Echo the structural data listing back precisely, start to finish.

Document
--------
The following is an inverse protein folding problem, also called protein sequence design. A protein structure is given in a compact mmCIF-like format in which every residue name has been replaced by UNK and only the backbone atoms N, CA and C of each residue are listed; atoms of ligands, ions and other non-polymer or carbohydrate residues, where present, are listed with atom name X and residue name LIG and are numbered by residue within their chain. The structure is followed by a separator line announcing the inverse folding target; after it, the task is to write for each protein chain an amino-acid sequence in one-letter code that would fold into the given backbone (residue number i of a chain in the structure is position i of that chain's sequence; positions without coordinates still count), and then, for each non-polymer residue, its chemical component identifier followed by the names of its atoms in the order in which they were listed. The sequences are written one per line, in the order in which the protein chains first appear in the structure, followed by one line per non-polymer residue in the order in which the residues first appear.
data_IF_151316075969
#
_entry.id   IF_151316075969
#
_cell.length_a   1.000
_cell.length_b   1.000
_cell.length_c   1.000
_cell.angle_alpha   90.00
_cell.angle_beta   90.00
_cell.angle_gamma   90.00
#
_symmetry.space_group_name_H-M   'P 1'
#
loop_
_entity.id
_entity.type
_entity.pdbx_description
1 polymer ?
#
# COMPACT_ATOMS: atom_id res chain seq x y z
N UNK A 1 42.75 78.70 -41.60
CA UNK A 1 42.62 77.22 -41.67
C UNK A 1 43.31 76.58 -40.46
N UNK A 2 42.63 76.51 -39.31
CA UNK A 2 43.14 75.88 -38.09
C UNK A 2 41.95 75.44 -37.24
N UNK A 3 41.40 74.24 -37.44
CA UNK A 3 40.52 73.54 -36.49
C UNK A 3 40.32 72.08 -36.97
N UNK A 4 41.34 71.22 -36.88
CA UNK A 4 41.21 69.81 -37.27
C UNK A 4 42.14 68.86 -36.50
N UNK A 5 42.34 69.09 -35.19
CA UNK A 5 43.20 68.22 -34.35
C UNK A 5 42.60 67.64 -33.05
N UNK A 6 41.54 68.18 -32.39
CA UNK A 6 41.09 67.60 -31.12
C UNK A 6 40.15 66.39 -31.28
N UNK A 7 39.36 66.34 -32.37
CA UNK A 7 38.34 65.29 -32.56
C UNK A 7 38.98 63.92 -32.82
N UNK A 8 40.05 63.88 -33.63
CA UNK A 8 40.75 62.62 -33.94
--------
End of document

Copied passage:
The following is an inverse protein folding problem, also called protein sequence design. A protein structure is given in a compact mmCIF-like format in which every residue name has been replaced by UNK and only the backbone atoms N, CA and C of each residue are listed; atoms of ligands, ions and other non-polymer or carbohydrate residues, where present, are listed with atom name X and residue name LIG and are numbered by residue within their chain. The structure is followed by a separator line announcing the inverse folding target; after it, the task is to write for each protein chain an amino-acid sequence in one-letter code that would fold into the given backbone (residue number i of a chain in the structure is position i of that chain's sequence; positions without coordinates still count), and then, for each non-polymer residue, its chemical component identifier followed by the names of its atoms in the order in which they were listed. The sequences are written one per line, in the order in which the protein chains first appear in the structure, followed by one line per non-polymer residue in the order in which the residues first appear.
data_IF_151316075969
#
_entry.id   IF_151316075969
#
_cell.length_a   1.000
_cell.length_b   1.000
_cell.length_c   1.000
_cell.angle_alpha   90.00
_cell.angle_beta   90.00
_cell.angle_gamma   90.00
#
_symmetry.space_group_name_H-M   'P 1'
#
loop_
_entity.id
_entity.type
_entity.pdbx_description
1 polymer ?
#
# COMPACT_ATOMS: atom_id res chain seq x y z
N UNK A 1 42.75 78.70 -41.60
CA UNK A 1 42.62 77.22 -41.67
C UNK A 1 43.31 76.58 -40.46
N UNK A 2 42.63 76.51 -39.31
CA UNK A 2 43.14 75.88 -38.09
C UNK A 2 41.95 75.44 -37.24
N UNK A 3 41.40 74.24 -37.44
CA UNK A 3 40.52 73.54 -36.49
C UNK A 3 40.32 72.08 -36.97
N UNK A 4 41.34 71.22 -36.88
CA UNK A 4 41.21 69.81 -37.27
C UNK A 4 42.14 68.86 -36.50
N UNK A 5 42.34 69.09 -35.19
CA UNK A 5 43.20 68.22 -34.35
C UNK A 5 42.60 67.64 -33.05
N UNK A 6 41.54 68.18 -32.39
CA UNK A 6 41.09 67.60 -31.12
C UNK A 6 40.15 66.39 -31.28
N UNK A 7 39.36 66.34 -32.37
CA UNK A 7 38.34 65.29 -32.56
C UNK A 7 38.98 63.92 -32.82
N UNK A 8 40.05 63.88 -33.63
CA UNK A 8 40.75 62.62 -33.94